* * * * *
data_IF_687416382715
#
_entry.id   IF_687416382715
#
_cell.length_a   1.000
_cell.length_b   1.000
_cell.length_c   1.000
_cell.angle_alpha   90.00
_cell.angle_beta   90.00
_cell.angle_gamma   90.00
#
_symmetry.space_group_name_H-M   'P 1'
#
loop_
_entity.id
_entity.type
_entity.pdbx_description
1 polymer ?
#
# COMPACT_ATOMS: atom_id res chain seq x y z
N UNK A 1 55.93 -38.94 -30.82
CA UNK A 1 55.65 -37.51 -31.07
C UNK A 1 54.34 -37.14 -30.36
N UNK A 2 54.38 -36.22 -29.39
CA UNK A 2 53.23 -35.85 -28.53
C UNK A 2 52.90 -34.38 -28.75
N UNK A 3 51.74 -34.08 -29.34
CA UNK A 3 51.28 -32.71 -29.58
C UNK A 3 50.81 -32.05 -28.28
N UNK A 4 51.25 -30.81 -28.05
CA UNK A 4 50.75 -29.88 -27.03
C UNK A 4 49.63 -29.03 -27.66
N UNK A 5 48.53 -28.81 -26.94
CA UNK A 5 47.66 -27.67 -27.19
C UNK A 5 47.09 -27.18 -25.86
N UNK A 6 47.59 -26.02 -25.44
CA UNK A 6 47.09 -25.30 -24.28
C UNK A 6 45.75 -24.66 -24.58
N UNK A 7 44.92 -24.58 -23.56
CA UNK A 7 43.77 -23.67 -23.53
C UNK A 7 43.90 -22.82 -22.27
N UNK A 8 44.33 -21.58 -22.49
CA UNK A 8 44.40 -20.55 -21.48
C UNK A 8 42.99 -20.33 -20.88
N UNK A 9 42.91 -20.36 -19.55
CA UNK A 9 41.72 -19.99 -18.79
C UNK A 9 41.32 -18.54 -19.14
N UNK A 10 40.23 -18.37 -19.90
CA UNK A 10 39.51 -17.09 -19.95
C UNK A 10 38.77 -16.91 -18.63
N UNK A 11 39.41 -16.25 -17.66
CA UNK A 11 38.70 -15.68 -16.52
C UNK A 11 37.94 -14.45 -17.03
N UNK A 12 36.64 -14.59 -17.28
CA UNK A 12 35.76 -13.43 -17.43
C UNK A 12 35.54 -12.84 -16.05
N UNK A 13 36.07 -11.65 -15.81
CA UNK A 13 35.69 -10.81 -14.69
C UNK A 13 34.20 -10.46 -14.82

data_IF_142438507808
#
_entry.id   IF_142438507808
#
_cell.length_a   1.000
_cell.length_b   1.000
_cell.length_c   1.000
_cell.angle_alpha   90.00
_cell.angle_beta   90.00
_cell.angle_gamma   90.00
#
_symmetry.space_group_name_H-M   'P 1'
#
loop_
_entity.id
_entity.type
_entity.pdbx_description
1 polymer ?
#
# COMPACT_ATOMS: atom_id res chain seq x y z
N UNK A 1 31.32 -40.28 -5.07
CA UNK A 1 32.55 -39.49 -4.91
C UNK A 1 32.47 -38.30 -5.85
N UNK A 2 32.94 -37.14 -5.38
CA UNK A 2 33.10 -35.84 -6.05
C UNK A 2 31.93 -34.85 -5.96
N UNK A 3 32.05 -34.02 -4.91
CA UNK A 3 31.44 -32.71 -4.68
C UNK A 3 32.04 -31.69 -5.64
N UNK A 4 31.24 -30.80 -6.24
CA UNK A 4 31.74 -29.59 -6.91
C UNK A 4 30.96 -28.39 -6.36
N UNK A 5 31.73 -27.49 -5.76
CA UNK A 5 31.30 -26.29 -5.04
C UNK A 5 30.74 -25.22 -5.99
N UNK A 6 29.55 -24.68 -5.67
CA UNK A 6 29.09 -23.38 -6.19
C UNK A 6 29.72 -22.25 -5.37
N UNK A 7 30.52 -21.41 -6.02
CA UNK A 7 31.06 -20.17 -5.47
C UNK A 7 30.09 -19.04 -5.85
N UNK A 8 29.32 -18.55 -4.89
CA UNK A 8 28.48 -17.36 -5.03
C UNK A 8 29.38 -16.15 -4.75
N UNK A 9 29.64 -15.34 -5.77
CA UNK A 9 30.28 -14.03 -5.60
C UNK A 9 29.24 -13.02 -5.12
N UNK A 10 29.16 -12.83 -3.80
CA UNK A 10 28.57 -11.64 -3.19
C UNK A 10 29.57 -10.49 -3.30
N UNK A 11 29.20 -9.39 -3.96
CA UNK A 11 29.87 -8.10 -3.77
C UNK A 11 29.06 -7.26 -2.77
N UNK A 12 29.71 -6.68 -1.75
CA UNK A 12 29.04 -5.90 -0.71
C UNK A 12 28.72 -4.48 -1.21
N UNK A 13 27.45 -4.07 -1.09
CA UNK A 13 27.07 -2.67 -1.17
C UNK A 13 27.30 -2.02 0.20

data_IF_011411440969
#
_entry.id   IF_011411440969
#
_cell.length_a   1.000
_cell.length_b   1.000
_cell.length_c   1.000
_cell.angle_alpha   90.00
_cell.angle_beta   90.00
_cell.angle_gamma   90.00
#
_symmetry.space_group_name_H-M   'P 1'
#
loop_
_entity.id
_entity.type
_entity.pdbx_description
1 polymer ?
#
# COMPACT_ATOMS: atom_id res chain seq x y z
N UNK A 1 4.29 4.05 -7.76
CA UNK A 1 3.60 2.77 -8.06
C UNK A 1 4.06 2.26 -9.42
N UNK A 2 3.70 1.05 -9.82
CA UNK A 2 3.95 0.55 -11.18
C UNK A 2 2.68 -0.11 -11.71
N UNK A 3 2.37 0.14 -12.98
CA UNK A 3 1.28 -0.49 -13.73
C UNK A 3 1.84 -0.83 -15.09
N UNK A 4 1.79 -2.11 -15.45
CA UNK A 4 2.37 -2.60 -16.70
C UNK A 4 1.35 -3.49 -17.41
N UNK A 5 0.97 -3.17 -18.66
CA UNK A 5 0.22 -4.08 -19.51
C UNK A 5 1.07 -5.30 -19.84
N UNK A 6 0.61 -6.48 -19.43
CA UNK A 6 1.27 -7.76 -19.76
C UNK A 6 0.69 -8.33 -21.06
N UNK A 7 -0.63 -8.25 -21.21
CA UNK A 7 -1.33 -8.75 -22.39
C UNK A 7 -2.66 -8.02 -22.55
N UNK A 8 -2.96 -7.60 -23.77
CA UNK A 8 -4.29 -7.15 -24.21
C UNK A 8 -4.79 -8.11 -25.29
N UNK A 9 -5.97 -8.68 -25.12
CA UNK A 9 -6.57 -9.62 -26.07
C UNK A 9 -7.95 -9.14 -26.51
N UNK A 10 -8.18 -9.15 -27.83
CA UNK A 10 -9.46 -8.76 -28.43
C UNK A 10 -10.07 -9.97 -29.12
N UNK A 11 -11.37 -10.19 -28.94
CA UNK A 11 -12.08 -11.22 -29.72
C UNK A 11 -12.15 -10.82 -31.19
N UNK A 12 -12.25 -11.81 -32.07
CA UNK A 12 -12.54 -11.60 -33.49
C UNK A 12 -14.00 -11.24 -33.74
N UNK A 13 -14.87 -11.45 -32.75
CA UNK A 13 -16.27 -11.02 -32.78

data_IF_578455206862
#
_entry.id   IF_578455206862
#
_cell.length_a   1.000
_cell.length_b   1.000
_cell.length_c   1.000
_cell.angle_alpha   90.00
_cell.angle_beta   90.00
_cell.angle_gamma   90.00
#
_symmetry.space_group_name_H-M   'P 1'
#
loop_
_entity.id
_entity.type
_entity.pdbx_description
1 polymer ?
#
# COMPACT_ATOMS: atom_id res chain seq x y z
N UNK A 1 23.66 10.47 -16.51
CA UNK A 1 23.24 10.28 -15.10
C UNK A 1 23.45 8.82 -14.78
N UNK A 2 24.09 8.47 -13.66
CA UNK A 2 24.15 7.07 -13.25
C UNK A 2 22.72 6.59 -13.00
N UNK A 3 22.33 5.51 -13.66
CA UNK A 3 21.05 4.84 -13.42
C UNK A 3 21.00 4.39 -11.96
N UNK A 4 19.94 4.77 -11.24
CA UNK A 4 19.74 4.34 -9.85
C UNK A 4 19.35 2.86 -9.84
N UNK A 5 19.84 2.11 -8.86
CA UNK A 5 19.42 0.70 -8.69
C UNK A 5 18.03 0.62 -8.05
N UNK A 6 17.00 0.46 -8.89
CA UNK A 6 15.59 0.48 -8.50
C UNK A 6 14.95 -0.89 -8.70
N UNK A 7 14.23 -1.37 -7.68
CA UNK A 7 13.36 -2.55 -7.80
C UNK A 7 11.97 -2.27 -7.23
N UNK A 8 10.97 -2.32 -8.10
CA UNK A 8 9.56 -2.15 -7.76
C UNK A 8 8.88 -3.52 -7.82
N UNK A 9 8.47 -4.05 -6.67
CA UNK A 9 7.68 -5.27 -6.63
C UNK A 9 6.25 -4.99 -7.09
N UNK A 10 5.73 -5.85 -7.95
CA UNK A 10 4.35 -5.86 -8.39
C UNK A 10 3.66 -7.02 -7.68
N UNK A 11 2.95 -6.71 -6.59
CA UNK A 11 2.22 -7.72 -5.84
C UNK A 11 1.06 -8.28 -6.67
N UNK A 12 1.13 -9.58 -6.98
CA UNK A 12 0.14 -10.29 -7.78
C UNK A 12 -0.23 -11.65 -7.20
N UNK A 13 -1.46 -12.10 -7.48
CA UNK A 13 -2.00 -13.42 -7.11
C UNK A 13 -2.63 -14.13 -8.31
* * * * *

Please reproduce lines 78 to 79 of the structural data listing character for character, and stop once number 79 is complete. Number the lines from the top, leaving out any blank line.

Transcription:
#
# COMPACT_ATOMS: atom_id res chain seq x y z